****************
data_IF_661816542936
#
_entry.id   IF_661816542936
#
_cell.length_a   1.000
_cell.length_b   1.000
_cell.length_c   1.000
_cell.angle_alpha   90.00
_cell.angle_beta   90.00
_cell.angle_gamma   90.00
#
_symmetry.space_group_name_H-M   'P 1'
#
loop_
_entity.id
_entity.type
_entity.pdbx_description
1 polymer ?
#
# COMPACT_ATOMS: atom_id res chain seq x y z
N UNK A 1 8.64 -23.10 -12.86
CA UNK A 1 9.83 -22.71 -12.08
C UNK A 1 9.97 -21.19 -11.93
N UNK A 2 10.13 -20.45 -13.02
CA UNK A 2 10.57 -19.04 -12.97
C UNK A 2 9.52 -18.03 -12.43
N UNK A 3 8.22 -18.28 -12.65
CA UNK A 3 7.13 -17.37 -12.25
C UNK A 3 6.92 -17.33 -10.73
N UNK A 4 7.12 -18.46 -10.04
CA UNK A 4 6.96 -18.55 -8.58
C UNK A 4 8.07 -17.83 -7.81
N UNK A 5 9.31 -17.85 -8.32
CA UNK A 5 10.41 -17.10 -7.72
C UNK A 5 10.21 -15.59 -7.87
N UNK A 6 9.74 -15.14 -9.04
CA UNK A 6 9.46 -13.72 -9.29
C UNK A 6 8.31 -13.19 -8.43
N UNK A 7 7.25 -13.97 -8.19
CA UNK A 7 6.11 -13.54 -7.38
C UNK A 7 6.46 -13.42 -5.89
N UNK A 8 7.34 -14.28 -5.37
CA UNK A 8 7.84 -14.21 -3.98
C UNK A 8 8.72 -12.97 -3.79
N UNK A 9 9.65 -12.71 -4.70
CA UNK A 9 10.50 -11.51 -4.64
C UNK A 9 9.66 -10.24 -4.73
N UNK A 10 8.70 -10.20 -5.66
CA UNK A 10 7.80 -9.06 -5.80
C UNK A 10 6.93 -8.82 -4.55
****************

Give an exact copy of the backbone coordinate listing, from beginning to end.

data_IF_661816542936
#
_entry.id   IF_661816542936
#
_cell.length_a   1.000
_cell.length_b   1.000
_cell.length_c   1.000
_cell.angle_alpha   90.00
_cell.angle_beta   90.00
_cell.angle_gamma   90.00
#
_symmetry.space_group_name_H-M   'P 1'
#
loop_
_entity.id
_entity.type
_entity.pdbx_description
1 polymer ?
#
# COMPACT_ATOMS: atom_id res chain seq x y z
N UNK A 1 8.64 -23.10 -12.86
CA UNK A 1 9.83 -22.71 -12.08
C UNK A 1 9.97 -21.19 -11.93
N UNK A 2 10.13 -20.45 -13.02
CA UNK A 2 10.57 -19.04 -12.97
C UNK A 2 9.52 -18.03 -12.43
N UNK A 3 8.22 -18.28 -12.65
CA UNK A 3 7.13 -17.37 -12.25
C UNK A 3 6.92 -17.33 -10.73
N UNK A 4 7.12 -18.46 -10.04
CA UNK A 4 6.96 -18.55 -8.58
C UNK A 4 8.07 -17.83 -7.81
N UNK A 5 9.31 -17.85 -8.32
CA UNK A 5 10.41 -17.10 -7.72
C UNK A 5 10.21 -15.59 -7.87
N UNK A 6 9.74 -15.14 -9.04
CA UNK A 6 9.46 -13.72 -9.29
C UNK A 6 8.31 -13.19 -8.43
N UNK A 7 7.25 -13.97 -8.19
CA UNK A 7 6.11 -13.54 -7.38
C UNK A 7 6.46 -13.42 -5.89
N UNK A 8 7.34 -14.28 -5.37
CA UNK A 8 7.84 -14.21 -3.98
C UNK A 8 8.72 -12.97 -3.79
N UNK A 9 9.65 -12.71 -4.70
CA UNK A 9 10.50 -11.51 -4.64
C UNK A 9 9.66 -10.24 -4.73
N UNK A 10 8.70 -10.20 -5.66
CA UNK A 10 7.80 -9.06 -5.80
C UNK A 10 6.93 -8.82 -4.55